Recognition of drumming skills[edit]

Carpenter started playing the drums in 1964. She was always enthusiastic about the drums and taught herself how to play complicated drum lines with "exotic time signatures," according to her brother.[8] Carpenter's drumming was praised by fellow drummers Hal Blaine, Cubby O'Brien, and Buddy Rich[13] and by Modern Drummer magazine.[14] According to her brother, Carpenter always considered herself a "drummer who sang." Despite this, she was not often featured as a drummer on the Carpenters' albums. She was, however, the only drummer on the albums Ticket to Ride and Now & Then (except for one song) and on the songs "Mr. Guder", "I'll Never Fall in Love Again", "Love is Surrender", "Bacharach/David Medley", the piano instrumental "Flat Baroque" (highlighting her use of brushes), "Happy", "Another Song" and "Please Mr. Postman." The role of drummer in the Carpenters entourage was mainly taken over by Hal Blaine as she went from behind the drum set to the front of the stage.[15] Karen was known for endorsing Ludwig Drums and she had two setups (20" bass drum, 14 and 16" floor toms, 13" mounted tom, 4, 6, 8 and 10" concert toms and the Ludwig SuperSensitive snare drum was the one she really liked). She also used a Rogers hi-hat (presumably hi-hat stand) and a Rogers bass drum pedal, Zildjian cymbals, 11A drumsticks and Remo drumheads (notably the Clear CS series, as popularized by John Bonham, Keith Moon, Billy Cobham, Chester Thompson, Phil Collins, Stewart Copeland, Nick Mason, Danny Seraphine).[11][16][17] On Made in America, Karen provided percussion on Those Good Old Dreams in tandem with Paulinho da Costa and made a final return to playing drums on the song "When it's Gone (It's Just Gone)" in unison with Larrie Londin.

Solo album[edit]

In 1979, Richard took a year off to cure his dependency on Quaaludes,[18] and Karen decided to make a solo album with producer Phil Ramone. Her solo work was markedly different from the usual Carpenters fare, consisting of adult-oriented and disco / up-tempo material with more sexual lyrics and the use of Karen's higher vocal register. The project met a tepid response from Richard and A&M executives in early 1980. The album was shelved by A&M Records CEO Herb Alpert, in spite of attempts by producer Quincy Jones to convince Alpert to release the record after a remix.[3] A&M charged the Carpenters $400,000 to cover the cost of recording Karen's solo album, to be paid out of the duo's future royalties.[19][20] Carpenters fans got a taste of the solo album in 1989 when some of its tracks (as remixed by Richard) were included on the album Lovelines, the final album of Carpenters' unreleased new material. In 1996, the complete album, titled Karen Carpenter, was finally released.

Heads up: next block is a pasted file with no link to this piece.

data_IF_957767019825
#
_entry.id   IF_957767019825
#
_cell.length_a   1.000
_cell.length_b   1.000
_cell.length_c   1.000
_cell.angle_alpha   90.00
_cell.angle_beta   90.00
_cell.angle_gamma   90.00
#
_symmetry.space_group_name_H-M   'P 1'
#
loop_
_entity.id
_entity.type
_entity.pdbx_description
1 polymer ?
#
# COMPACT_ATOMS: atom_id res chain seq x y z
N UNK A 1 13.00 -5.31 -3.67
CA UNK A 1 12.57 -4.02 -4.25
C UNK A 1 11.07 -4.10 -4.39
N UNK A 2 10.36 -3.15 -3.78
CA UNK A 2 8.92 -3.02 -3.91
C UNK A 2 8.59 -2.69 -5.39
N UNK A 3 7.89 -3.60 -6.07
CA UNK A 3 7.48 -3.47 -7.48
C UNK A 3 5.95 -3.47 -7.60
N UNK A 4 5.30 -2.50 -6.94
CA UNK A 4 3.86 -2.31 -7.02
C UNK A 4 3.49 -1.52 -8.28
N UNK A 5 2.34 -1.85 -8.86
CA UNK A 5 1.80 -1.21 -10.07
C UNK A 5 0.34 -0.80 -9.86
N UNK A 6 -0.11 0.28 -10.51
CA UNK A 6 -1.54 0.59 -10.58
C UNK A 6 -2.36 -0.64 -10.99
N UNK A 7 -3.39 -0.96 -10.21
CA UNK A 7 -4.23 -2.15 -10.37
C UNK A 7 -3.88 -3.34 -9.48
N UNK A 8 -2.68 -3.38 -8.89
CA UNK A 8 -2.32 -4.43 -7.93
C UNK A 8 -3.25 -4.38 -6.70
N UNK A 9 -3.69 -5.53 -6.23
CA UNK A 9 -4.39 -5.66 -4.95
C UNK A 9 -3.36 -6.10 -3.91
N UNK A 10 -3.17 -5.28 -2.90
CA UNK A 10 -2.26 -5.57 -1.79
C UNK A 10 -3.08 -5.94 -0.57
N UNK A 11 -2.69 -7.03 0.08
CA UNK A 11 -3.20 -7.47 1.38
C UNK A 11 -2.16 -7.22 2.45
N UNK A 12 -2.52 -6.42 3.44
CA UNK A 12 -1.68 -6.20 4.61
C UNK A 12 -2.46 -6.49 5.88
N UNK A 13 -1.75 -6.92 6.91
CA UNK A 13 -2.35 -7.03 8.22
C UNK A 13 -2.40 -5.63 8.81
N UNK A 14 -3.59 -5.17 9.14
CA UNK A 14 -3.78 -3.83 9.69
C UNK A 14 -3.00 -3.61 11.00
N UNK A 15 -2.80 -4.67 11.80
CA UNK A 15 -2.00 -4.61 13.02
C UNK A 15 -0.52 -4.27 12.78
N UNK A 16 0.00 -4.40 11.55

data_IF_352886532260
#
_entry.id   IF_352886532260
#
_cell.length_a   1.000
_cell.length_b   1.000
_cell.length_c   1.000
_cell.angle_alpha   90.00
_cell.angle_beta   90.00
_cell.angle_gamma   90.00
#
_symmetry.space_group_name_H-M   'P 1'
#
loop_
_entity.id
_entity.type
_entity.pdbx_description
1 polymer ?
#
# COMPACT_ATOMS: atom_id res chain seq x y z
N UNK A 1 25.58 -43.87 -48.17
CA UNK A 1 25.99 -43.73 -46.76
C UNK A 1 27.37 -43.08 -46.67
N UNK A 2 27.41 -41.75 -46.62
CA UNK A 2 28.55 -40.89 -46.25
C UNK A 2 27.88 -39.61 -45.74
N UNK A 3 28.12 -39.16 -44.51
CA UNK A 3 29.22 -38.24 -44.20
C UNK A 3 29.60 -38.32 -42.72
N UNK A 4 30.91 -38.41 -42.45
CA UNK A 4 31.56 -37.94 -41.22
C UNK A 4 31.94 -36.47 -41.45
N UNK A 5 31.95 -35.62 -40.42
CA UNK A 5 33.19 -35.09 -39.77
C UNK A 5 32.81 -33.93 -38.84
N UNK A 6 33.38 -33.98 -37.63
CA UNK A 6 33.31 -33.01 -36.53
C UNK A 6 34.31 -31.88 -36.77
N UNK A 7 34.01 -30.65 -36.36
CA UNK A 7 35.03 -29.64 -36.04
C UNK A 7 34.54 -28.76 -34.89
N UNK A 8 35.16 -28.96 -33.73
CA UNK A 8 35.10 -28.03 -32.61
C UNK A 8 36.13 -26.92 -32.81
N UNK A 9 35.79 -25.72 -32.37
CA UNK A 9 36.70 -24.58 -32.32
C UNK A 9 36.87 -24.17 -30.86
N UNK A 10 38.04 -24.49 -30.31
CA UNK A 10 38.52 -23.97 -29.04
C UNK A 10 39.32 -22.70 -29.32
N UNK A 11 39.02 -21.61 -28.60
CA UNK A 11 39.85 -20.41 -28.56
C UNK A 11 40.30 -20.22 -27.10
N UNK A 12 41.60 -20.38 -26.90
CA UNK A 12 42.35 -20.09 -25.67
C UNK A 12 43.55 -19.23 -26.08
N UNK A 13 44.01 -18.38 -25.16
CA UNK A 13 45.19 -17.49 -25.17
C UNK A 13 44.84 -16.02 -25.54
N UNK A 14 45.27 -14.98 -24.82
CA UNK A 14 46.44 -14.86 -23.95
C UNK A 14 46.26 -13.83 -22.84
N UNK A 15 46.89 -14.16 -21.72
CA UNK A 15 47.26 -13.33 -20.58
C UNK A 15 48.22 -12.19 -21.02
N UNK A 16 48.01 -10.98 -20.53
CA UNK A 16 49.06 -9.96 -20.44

Personal life[edit]

Carpenter lived with her parents until she was 26. After the Carpenters became successful in the early 1970s, she and her brother bought two apartment buildings in Downey as a financial investment. Formerly named the "Geneva", the two complexes were renamed "Only Just Begun" and "Close to You" in honor of the duo's first smash hits. The apartment buildings are located at 8353 and 8356 (respectively) 5th Street, Downey, California.[21] In 1976, Carpenter bought two Century City apartments, gutted them, and turned them into one condominium. Located at 2222 Avenue of the Stars, the doorbell chimed the first six notes of "We've Only Just Begun". As a housewarming gift, her mother gave her a collection of leather-bound classic works of literature. Carpenter collected Disney memorabilia, loved to play softball and baseball, and counted Petula Clark, Olivia Newton-John and Dionne Warwick among her closest friends.[citation needed]

Carpenter dated a number of well-known men, including Mike Curb, Tony Danza, Terry Ellis, Mark Harmon, Steve Martin and Alan Osmond.[3] After a whirlwind romance, she married real-estate developer Thomas James Burris on August 31, 1980, in the Crystal Room of the Beverly Hills Hotel. Burris, divorced with an 18-year-old son, was nine years her senior. A new song performed by Carpenter at the ceremony, "Because We Are in Love", was released in 1981. Burris concealed from Carpenter, who desperately wanted children, the fact that he had undergone a vasectomy. Their marriage did not survive the deceit and ended after 14 months.[22]

Final months[edit]

"Now", recorded in April 1982, was the last song Carpenter recorded. She recorded it after a two-week intermission in her therapy with psychotherapist Steven Levenkron in New York City for her anorexia, during which she had lost a considerable amount of weight. During her illness, in order to lose weight, she had taken thyroid replacement medication (to speed up her metabolism)[23] and laxatives.[24] Despite her participation in therapy, her condition continued to deteriorate and she only lost more weight, leading Carpenter to call her psychotherapist to tell him she felt dizzy and that her heart was beating irregularly. Finally in September 1982, she was admitted to Lenox Hill Hospital in New York and hooked up to an intravenous drip, which caused her to gain a considerable amount of weight (30 pounds) in just eight weeks. The sudden weight gain further strained her heart, which was already weak from years of dietary restriction.

Carpenter returned to California in November 1982, determined to reinvigorate her career, finalize her divorce, and begin a new album with Richard.[citation needed] On December 17, 1982, Karen gave her last singing performance in the multi-purpose room of the Buckley School in Sherman Oaks, California, singing Christmas carols for her godchildren, their classmates who attended the school, and other friends.[2] On January 11, 1983, Karen made her last public appearance at a photocall of past Grammy Award winners to celebrate the award's 25th anniversary. Karen appeared somewhat frail and worn out but according to Dionne Warwick, she was vibrant and outgoing, exclaiming to everyone, "Look at me! I've got an ass!"[25]